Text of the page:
Political unrest in Sri Lanka sows concern for recovery

A day after the Sri Lankan president fled, Mohamed Ishad waited outside an immigration office near the capital, clutching a folder of documents he hopes will get his passport renewed so he can leave too .

With the country in the grip of its worst economic crisis, Ishad is jobless, relies on relatives for financial assistance and sells vegetables to feed his wife and three children. He wants to go to Japan and find work there so he can send money home.

Ishad is devastated to leave his family behind, but feels there is no choice – or opportunity – in his country. “Living in Sri Lanka right now is not good – if you want a good life you have to leave,” he said. Not only has the economy collapsed, but “there is hardly any functioning government at the moment.”

The bankruptcy forced the island nation’s government into near paralysis. Its once-beloved and now reviled former president Gotabaya Rajapaksa fled to Singapore before stepping down last week. Acting President and Prime Minister Ranil Wickremesinghe is seen as his proxy and opposed by angry mobs.

Parliament is set to elect a new president on Wednesday, paving the way for a new government, but it’s unclear whether that’s enough to fix a shattered economy and appease a furious nation of 22 million that has become disillusioned with the politicians of all sides.

The political rowdiness has deepened concerns that solutions to the crisis, including crucial aid from the International Monetary Fund, could be delayed.

“Right now, the eye is closed,” said Dayan Jayatilleka, a former diplomat and political analyst. “It’s like in the middle of a serious surgery, everyone from the top surgeon to the anesthesiologist ran out of the operating room to start a revolution – but they have to come back and complete the operation. before the patient dies.”

The IMF is monitoring the situation closely, but any bailout will depend on Sri Lanka’s debt restructuring strategy and political stability. “People are probably wondering, who are we talking to? You don’t care about the economy? Will the real president please stand up?” said Jayatilleka.

For months, the country has been on edge, triggered by a currency crisis that has crippled imports of essentials like fuel, food and medicine. Doctors are warning people not to get sick as families struggle to eat three meals a day in a country that was once an inspiration across South Asia for its growing middle class and high per capita income .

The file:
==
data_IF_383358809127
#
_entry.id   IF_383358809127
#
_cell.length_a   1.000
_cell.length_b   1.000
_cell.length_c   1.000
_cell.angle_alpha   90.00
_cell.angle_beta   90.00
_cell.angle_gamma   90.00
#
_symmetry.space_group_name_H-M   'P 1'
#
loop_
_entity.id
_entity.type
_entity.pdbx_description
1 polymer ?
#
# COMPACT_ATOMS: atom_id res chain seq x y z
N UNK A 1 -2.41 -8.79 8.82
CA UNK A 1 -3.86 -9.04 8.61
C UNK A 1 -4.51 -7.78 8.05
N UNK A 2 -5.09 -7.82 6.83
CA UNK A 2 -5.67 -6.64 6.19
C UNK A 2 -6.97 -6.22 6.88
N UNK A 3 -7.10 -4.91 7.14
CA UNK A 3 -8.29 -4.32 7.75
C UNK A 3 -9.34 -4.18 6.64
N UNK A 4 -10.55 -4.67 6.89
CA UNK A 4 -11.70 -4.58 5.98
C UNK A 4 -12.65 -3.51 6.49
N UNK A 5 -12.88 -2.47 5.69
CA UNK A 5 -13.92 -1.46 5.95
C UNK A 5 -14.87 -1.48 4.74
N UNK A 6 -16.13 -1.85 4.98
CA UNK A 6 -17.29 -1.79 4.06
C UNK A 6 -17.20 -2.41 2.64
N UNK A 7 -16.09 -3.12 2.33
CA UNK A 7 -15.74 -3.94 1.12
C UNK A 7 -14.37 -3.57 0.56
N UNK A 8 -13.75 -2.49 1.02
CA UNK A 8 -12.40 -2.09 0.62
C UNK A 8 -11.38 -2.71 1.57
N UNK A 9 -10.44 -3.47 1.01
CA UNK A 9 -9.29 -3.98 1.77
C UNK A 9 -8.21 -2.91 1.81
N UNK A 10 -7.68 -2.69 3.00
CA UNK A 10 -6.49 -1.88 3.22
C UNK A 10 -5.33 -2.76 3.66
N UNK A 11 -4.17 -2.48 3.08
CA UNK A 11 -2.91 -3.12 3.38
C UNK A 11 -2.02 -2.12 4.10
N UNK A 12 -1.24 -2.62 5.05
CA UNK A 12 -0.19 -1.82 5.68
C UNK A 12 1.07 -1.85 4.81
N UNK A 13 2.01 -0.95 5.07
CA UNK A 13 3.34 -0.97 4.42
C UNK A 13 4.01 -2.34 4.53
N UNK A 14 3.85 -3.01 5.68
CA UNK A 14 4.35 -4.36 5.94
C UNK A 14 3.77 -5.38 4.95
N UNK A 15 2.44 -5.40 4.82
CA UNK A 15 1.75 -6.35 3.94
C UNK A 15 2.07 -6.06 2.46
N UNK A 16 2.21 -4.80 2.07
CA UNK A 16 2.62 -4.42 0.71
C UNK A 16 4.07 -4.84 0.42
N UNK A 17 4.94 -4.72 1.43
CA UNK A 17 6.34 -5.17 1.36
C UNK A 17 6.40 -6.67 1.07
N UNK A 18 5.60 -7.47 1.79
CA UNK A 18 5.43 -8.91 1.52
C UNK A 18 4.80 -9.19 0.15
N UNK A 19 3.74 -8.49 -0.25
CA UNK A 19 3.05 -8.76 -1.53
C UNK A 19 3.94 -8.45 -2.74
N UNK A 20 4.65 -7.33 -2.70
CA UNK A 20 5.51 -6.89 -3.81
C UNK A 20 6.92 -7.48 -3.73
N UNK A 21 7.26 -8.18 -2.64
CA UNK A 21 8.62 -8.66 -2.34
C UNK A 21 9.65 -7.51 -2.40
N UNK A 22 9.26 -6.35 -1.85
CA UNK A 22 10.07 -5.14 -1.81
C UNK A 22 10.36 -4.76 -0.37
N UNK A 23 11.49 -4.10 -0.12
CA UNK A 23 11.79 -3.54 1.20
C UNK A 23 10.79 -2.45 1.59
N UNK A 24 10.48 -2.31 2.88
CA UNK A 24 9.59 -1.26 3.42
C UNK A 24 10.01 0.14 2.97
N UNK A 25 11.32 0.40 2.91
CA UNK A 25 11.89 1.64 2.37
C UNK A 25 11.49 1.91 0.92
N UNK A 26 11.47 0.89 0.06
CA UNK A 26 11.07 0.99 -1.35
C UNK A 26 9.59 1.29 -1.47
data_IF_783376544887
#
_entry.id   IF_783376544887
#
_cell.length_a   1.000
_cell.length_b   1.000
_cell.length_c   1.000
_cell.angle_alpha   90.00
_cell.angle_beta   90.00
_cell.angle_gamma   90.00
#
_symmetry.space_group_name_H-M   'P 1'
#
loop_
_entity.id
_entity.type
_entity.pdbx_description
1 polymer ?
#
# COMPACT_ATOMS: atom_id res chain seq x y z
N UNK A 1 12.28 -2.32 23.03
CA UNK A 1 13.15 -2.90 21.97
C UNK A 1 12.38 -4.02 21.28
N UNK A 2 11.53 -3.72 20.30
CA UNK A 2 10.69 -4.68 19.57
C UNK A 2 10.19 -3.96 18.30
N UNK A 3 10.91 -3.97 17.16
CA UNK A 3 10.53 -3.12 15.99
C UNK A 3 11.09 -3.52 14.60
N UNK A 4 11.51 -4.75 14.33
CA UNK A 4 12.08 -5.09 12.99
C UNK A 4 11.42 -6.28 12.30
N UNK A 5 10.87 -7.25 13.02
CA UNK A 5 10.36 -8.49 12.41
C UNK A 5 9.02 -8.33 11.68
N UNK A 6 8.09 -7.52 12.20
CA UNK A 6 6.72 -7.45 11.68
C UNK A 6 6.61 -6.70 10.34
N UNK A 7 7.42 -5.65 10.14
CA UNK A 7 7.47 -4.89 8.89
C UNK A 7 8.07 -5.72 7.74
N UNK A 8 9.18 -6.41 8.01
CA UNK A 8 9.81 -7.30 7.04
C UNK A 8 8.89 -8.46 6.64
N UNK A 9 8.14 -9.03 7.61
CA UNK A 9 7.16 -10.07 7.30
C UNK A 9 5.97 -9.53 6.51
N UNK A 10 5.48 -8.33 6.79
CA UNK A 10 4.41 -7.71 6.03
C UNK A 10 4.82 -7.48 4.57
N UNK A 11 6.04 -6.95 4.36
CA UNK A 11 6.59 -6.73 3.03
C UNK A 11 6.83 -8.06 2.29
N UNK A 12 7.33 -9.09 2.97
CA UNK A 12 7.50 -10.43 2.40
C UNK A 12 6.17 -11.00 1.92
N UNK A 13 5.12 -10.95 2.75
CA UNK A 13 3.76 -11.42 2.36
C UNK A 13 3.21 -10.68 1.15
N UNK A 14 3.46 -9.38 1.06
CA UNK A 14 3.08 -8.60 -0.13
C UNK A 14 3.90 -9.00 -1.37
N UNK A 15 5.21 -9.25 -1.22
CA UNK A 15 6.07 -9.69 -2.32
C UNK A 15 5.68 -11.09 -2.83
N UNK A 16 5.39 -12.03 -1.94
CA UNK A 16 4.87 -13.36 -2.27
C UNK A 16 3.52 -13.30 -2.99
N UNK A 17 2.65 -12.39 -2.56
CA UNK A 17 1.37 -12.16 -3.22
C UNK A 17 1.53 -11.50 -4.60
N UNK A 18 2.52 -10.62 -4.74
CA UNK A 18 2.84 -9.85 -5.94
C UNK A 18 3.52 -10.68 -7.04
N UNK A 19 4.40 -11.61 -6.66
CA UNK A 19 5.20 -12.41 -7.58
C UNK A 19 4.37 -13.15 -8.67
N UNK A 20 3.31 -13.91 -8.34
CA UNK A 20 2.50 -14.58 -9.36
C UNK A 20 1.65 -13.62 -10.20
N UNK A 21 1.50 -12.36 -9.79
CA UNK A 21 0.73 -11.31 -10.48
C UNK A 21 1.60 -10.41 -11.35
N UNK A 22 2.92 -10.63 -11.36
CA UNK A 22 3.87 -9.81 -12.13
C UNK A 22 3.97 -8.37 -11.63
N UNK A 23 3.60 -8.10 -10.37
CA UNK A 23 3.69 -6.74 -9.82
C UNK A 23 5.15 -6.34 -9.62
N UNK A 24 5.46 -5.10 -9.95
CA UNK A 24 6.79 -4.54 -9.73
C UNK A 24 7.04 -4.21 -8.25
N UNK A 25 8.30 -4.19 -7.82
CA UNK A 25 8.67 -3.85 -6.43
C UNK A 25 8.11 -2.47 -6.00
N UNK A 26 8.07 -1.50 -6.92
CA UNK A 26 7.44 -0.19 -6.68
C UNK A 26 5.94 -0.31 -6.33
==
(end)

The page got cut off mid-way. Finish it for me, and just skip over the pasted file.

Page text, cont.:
Today, the government has a debt of $51 billion and is unable to repay its loans. Its currency collapsed by 80%, making imports more expensive and worsening inflation. Sri Lanka has only $25 million in usable foreign exchange reserves and needs $6 billion to stay afloat over the next few months.

“Gotabaya’s resignation is a problem solved – there are so many more. They will continue if we don’t do the right thing in choosing our leaders,” said Bhasura Wickremesinghe, a 24-year-old marine engineering student.

The most controversial presidential candidate is Wickremesinghe, who can count on the support of the ruling party. Protesters have rallied for weeks to oust him from office, accusing him of protecting the Rajapaksa dynasty. If nominated and chosen, it will be a “powder keg,” Jayatilleka said.

The six-time prime minister, who is also finance minister, was appointed by Rajapaksa in May to begin tough negotiations with lenders and financial institutions. He also promised to overhaul the political system to cut presidential powers. But its unpopularity grew as queues for fuel grew longer, food prices rose and power cuts continued.

He recently called protesters “fascists” and imposed a state of emergency after his office was seized and his private residence burned down.

The other candidates are Dullas Alahapperuma, a former minister under Rajapaksa who is supported by some members of the ruling coalition, and Anura Dissanayake, a Marxist leader whose public support has grown during the crisis. An expected candidate, Sajith Premadasa, the leader of the main opposition party, gave his support to Alahapperuma.

Wickremesinghe is the only lawmaker from his party to hold a seat in parliament after suffering a humiliating defeat in 2020, limiting his public support and political clout. Many do not see him as a legitimate leader despite his seasoned political career and expertise, said Bhavani Fonseka, senior fellow at the Colombo-based Center for Policy Alternatives.

“This political uncertainty is a killer for the economy – which needs to be resolved quickly and in a way that satisfies the people of the country,” said WA Wijewardena, former deputy governor of Sri Lanka’s central bank. An immediate roadmap is needed, focused on boosting exports, raising revenue through new taxes and cutting spending, but none of this can be achieved without government. stable in place, he added.

Many people yearn for tangible change in their lives right now, Fonseka said, and don’t care about complex negotiations. “For them it’s the main thing fuel and food – do they get it or not?”

She said whoever forms government “cannot govern like before, they will have to engage more with the public and protesters to show that they are different”.

“But if it’s someone who doesn’t have the trust or confidence of the people, then the tumultuous protests will continue, and there will be no stability or solutions in sight.”

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By KRUTIKA PATHI and BHARATHA MALLAWARACHI Associated Press

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